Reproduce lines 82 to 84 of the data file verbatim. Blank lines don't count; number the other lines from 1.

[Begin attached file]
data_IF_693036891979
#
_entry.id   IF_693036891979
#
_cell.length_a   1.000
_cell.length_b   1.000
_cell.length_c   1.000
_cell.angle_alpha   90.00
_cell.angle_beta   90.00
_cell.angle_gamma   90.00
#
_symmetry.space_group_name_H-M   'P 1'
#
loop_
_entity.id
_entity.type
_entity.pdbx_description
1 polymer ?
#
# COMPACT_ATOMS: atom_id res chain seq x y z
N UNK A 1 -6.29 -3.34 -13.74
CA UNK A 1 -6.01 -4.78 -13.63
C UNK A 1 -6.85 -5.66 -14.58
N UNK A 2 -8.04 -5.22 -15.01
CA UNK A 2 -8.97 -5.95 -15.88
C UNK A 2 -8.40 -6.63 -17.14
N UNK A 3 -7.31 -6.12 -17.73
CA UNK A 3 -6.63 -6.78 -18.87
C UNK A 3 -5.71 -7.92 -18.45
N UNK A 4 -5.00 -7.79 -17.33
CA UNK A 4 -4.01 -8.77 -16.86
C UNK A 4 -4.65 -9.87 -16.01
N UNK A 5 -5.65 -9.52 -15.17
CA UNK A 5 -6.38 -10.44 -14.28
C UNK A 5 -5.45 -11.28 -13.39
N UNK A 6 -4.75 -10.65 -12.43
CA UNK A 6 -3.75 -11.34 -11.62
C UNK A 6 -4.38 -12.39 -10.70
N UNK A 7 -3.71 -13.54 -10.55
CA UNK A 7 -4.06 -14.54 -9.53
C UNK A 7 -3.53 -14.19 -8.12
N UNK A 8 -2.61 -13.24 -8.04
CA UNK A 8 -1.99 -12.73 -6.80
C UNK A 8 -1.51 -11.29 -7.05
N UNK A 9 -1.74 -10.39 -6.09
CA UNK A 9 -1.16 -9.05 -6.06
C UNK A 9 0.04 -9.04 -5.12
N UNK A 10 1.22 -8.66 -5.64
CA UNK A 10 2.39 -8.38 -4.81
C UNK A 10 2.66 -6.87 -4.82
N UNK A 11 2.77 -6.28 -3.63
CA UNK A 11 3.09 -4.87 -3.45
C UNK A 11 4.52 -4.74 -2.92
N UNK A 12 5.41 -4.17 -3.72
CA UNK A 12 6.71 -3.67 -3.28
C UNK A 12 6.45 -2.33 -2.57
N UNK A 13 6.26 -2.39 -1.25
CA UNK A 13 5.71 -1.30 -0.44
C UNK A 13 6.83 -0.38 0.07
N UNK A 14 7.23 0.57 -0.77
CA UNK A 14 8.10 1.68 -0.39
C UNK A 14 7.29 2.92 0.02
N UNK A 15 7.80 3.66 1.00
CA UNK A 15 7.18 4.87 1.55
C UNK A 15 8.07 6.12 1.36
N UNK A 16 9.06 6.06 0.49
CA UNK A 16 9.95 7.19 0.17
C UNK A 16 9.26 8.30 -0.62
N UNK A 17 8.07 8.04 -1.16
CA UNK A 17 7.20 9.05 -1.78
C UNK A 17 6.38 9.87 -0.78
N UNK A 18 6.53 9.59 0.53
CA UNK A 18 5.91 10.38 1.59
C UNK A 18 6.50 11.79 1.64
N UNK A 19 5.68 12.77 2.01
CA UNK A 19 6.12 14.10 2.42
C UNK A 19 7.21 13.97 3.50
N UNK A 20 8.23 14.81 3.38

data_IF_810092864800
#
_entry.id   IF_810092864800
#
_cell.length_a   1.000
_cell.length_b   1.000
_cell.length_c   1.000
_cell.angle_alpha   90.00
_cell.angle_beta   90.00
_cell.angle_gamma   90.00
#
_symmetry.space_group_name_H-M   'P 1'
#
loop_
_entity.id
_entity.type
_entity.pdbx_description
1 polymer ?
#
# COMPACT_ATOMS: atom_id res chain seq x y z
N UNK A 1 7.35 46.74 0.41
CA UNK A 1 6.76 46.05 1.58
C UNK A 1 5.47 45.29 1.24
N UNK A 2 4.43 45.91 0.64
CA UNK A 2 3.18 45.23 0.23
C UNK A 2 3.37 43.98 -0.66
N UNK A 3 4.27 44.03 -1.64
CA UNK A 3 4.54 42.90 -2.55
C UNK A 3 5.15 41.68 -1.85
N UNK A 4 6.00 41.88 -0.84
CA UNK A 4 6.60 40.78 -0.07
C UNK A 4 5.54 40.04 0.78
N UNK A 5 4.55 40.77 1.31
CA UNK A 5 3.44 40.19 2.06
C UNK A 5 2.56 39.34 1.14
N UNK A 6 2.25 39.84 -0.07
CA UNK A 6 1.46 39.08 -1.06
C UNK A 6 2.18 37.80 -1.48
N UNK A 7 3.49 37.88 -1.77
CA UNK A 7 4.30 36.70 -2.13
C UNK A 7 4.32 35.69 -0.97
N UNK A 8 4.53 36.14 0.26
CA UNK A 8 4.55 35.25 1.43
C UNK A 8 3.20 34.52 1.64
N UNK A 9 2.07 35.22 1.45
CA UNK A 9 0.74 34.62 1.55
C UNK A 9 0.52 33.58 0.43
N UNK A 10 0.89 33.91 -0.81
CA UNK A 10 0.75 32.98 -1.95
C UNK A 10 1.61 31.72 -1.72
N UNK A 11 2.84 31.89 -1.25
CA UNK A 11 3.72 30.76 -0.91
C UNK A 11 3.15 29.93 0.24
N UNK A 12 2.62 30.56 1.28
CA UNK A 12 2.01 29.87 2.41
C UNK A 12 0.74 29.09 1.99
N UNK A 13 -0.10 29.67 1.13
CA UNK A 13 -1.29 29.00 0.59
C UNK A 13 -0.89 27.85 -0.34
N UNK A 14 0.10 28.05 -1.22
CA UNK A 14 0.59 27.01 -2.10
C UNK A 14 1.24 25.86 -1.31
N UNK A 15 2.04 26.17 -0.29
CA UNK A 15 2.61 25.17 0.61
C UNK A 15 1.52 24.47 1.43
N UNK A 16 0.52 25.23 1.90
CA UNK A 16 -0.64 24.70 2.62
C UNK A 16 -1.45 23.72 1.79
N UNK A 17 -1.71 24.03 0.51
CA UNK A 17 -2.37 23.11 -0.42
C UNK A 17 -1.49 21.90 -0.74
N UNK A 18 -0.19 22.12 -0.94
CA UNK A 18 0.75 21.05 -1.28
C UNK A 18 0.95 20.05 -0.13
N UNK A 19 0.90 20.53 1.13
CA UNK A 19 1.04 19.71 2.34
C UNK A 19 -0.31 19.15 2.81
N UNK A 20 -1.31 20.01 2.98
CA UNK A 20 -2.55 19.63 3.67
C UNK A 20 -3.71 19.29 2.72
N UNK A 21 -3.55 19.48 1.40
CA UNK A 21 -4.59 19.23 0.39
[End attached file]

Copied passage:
#
_cell.length_a   1.000
_cell.length_b   1.000